[R]esearch conducted during an HPAI outbreak in Kyoto, Japan, in 2004 found that flies caught in proximity to broiler facilities where the outbreak took place carried the same strains of H5N1 influenza virus as found in chickens of an infected poultry farm.
• The public-health scientific community has been sounding the alarm for years about the potential for bio-catastrophe brewing on industrial animal farms. The Graham/Sibergeld paper crystallizes those concerns. I’ll tease out a few key themes.
Untreated manure in lagoons, pointed to by La Gloria residents as a health hazard, can indeed contain flu strains.
Animal biosolids contain a range of pathogens that may include influenza viruses, which can persist for extended periods of time in the absence of specific treatment.
Regulatory regimes, in the U.S. and elsewhere, tend to be lax. Sanitary laws demand the treatment of human sewage; animal waste is a different story:
Apart from some use in animal feeds and aquaculture, poultry and swine wastes are almost entirely managed by land disposal. Pathogens can survive in untreated and land-disposed wastes from food animals for extended periods of time—between two and 12 months for bacteria and between three and six months for viruses. [emphasis mine]
The amount of untreated waste allowed to fester in CAFOs globally is stunning.
The volume of animal wastes is significant, reflecting the considerable expansion of food animal production globally. In the U.S., it is estimated that 238,000 CAFOs produce 314 million metric tons of waste per year, which is 100 times as much biosolids produced by treating human wastewater. Global estimates suggest that 140 million metric tons of poultry litter and 460 million metric tons of swinewaste were produced in 2003, based on data from the Food and Agriculture Organization. [Emphasis added.]
And of course, this vast amount of manure is highly concentrated geographically. For example, the bulk of pork consumed in the United States comes from a handful of counties in Iowa and North Carolina. In Mexico, the Perote region of Vera Cruz carries the burden of intensive hog production. The relatively few workers who staff these industrial farms, as well as the residents who live nearby, are vulnerable to the pathogens — and can carry them to far-flung populations.
Workers involved in removing the wastes from animal houses, transporting wastes, and spreading wastes on land are especially at risk of exposure to pathogens through inhalation, dermal contact, and hand-to-mouth transfers.
Regulations for protecting those workers tend to be … not so strict.
In the U.S., as in much of the world, there is little regulation of occupational conditions or worker exposures in most high-density animal houses. The conditions of work … provide many opportunities for both worker infection and transfer to others in the community. With the exception of concerns about disposal of dead chickens during an outbreak, there has been minimal attention to animal-human interactions associated with the operation and management of broiler poultry houses. Many workers are provided little or no protective clothing or pportunities for personal hygiene or decontamination on-site. Our studies of poultry house workers in Maryland indicate that workers take their clothes home for washing. Thus, it is not surprising that increased risks of pathogen exposure and infections, both bacterial and viral, have been reported among farmers, their families, and farm workers at poultry and swine operations. [again, my emphasis]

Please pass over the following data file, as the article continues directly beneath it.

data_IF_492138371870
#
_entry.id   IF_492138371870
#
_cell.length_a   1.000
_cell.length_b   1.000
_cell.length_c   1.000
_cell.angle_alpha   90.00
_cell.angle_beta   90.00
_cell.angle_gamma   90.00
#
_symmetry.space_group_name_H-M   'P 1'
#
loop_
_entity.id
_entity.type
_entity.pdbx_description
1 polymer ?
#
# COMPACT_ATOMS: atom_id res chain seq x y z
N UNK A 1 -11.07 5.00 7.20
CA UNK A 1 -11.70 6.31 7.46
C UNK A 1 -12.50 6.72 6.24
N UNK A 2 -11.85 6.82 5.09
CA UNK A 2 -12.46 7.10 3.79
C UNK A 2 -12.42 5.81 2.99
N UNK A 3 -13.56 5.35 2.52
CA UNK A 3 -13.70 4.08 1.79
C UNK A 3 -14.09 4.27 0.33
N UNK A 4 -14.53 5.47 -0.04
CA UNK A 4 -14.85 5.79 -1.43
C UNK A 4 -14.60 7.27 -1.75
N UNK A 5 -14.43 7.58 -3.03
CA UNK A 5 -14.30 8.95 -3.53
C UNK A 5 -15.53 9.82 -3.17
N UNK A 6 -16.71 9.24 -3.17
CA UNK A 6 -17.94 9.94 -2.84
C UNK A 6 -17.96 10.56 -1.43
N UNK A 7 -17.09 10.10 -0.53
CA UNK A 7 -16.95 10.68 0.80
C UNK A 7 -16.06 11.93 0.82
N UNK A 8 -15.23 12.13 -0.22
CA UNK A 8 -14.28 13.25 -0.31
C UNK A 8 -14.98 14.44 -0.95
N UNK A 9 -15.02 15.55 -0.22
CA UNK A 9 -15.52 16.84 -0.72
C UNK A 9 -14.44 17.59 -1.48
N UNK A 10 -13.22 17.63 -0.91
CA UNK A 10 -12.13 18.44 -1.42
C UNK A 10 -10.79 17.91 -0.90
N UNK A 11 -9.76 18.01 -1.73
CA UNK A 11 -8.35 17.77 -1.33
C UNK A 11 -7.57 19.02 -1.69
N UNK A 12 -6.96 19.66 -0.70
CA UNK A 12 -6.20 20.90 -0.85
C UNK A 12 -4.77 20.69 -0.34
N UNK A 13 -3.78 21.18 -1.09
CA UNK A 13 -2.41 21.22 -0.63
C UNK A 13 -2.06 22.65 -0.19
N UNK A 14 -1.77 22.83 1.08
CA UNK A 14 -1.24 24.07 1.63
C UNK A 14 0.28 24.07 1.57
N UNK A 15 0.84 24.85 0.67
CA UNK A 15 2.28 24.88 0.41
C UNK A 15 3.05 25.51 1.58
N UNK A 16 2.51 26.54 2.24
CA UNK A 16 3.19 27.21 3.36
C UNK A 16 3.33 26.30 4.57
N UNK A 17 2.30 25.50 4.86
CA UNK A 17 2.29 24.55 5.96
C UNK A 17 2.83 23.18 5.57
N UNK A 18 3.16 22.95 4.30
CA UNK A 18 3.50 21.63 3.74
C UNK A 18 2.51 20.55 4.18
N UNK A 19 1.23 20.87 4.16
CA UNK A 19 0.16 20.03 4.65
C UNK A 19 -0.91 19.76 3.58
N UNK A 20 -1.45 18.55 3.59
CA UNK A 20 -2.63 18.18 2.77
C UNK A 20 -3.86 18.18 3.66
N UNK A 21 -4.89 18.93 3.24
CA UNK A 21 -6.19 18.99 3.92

• Vera Cruz authorities are suddenly scrambling to deny any link between the Granjas Carroll confinements and the outbreak. Instead, they claim, the flu came from Asia. Say they’re right and the outbreak near the Granjas Carroll confinements is traced directly to an Asian source. Even under that scenario, as the Graham/Silbergeld paper shows, the globe’s rapidly growing meat industry is creating conditions for virulent pathogens, both viral and microbrial, to thrive. As they write:
Industrial-scale poultry production is expanding rapidly in Asia, Africa, Latin America, North Africa, and the Near East. Concerns have been raised over the relatively weak veterinary and public health infrastructure in some of these countries. Swine production is also increasing; for example, in China, pork production increased from 42 million tons to 51 million tons from 2001 to 2006. This increase is largely related to the expansion of the integrated or industrial model of production led by both national and multinational corporations for expanding markets of increasingly urban consumer populations within these countries as well as exports.
The results of this trend — in Chinese pork production, at least, driven in large part by Smithfield — threaten to be dire.
These new methods of food animal production generate many routes of pathogen transfer among wild and domesticated species and from animals to humans through occupational, peri-occupational, and environmental pathways. At the animal-human interface in these operations, there is inadequate protection of workers and their communities, and, more generally, there is incomplete biocontainment to prevent transfers from the animal house to the general environment.
For more background on confinement operations, see my 2007 special report — “Sow what? On food and farming.”